The number of migrants and refugees who died on dangerous sea routes to Europe more than doubled so far this year, the United Nations' migration agency said in a new report.
At least 1,146 people perished between January and June, according to the International Organization for Migration. The number of people travelling on sea routes to Europe also increased, but only by 56%, the IOM's report said.
The Central Mediterranean route between Libya and Italy was the deadliest, claiming 741 lives.
Next was the stretch of the Atlantic Ocean between West Africa and Spain’s Canary Islands, where at least 250 people died, the agency said.
At least 149 people also died on the Western Mediterranean route to Spain, as well as at least six on the Eastern Mediterranean route to Greece.
The IOM says the actual number of deaths on sea routes to Europe may be far higher as many shipwrecks go unreported and others are hard to verify.
Increased reliance on North African countries
Human rights organisations have warned that the absence of government search and rescue vessels, particularly in the Central Mediterranean, would make migrant crossings more dangerous.
European governments increasingly rely on and support North African countries with fewer resources to handle search and rescue operations.
Tunisia increased such operations by 90% in the first six months of 2021, while Libyan authorities intercepted and returned more than 15,000 men, women and children to the war-torn country, three times more people than in the same period last year, the IOM report said.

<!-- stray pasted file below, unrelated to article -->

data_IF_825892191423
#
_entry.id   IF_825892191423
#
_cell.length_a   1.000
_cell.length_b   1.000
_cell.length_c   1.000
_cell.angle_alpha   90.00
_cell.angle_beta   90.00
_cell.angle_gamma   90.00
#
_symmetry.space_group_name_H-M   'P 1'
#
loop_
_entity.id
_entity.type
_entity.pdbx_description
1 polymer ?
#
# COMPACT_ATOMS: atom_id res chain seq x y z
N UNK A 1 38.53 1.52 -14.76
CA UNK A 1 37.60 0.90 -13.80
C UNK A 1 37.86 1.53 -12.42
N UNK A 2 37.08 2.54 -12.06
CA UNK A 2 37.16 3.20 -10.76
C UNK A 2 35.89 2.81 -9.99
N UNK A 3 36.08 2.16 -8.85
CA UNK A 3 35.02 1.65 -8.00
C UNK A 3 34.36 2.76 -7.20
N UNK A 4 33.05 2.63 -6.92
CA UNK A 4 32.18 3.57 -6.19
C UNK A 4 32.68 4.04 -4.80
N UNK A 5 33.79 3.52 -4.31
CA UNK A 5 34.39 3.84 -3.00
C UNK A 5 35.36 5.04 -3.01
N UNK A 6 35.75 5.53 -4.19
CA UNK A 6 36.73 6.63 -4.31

Meanwhile, Italian authorities increasingly targeted charity rescue ships that have worked over the years to fill the void left by European governments, routinely detaining the vessels operated by nongovernmental organisations for months, sometimes years.
While many factors contributed to this year's higher death toll, including an increase in the number of flimsy boats attempting sea crossings, “the absence of proactive, European, state-led search and rescue operations in international waters combined with restrictions on NGOs” was among the main factors, IOM spokesperson Safa Msehli said.
“These people cannot be abandoned in such a dangerous journey,” Msehli told The Associated Press.
Restrictions on NGOs
Italy detained nine NGO-operated ships so far this year, according to Matteo Villa, a research fellow for the independent think thank ISPI, who tracks data and statistics on migration.
Mediterranean countries such as Italy, Malta, Spain and Greece have repeatedly asked other European countries for help caring for the people who are rescued and brought to their shores.
Last year, when pandemic restrictions made it hard to move between countries, the number of refugees and migrants arriving in Europe by sea dropped to its lowest level since 2015. That year, 1 million reached Europe, many of them refugees fleeing the war in Syria.
The deadliest shipwreck so far this year took place April 22 off Libya, when 130 people drowned despite sending multiple distress calls.
The EU-trained and equipped Libyan coast guard was criticised after video emerged showing one of its vessels chasing and firing warning shots at a migrant boat on June 30.
Libyan authorities acknowledged the coast guard vessel’s actions endangered the lives of migrants and vowed to hold those responsible to account.
In recent years, human rights groups have reported the mistreatment, torture and abuse of migrants and refugees after they are intercepted by the Libyan coast guard and placed in detention centres.